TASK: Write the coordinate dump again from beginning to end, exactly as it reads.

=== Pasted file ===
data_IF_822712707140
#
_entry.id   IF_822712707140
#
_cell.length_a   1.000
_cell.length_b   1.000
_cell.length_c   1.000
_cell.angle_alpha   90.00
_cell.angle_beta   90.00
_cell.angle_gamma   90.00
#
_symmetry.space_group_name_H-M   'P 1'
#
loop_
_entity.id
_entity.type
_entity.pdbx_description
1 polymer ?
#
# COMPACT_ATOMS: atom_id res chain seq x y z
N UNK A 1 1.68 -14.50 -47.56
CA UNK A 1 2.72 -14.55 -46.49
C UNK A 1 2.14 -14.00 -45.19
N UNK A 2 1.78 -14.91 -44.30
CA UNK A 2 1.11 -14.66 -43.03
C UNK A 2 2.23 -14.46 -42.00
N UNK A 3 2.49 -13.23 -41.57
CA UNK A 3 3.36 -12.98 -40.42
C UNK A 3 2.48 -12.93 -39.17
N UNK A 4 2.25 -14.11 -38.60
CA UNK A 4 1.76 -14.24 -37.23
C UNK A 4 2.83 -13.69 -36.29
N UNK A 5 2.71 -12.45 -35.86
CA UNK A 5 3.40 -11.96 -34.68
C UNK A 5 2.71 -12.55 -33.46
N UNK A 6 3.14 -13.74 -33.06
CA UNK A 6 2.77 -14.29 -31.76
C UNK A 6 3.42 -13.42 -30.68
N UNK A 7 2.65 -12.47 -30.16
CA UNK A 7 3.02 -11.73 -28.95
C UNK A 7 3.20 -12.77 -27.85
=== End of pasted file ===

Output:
data_IF_822712707140
#
_entry.id   IF_822712707140
#
_cell.length_a   1.000
_cell.length_b   1.000
_cell.length_c   1.000
_cell.angle_alpha   90.00
_cell.angle_beta   90.00
_cell.angle_gamma   90.00
#
_symmetry.space_group_name_H-M   'P 1'
#
loop_
_entity.id
_entity.type
_entity.pdbx_description
1 polymer ?
#
# COMPACT_ATOMS: atom_id res chain seq x y z
N UNK A 1 1.68 -14.50 -47.56
CA UNK A 1 2.72 -14.55 -46.49
C UNK A 1 2.14 -14.00 -45.19
N UNK A 2 1.78 -14.91 -44.30
CA UNK A 2 1.11 -14.66 -43.03
C UNK A 2 2.23 -14.46 -42.00
N UNK A 3 2.49 -13.23 -41.57
CA UNK A 3 3.36 -12.98 -40.42
C UNK A 3 2.48 -12.93 -39.17
N UNK A 4 2.25 -14.11 -38.60
CA UNK A 4 1.76 -14.24 -37.23
C UNK A 4 2.83 -13.69 -36.29
N UNK A 5 2.71 -12.45 -35.86
CA UNK A 5 3.40 -11.96 -34.68
C UNK A 5 2.71 -12.55 -33.46
N UNK A 6 3.14 -13.74 -33.06
CA UNK A 6 2.77 -14.29 -31.76
C UNK A 6 3.42 -13.42 -30.68
N UNK A 7 2.65 -12.47 -30.16
CA UNK A 7 3.02 -11.73 -28.95
C UNK A 7 3.20 -12.77 -27.85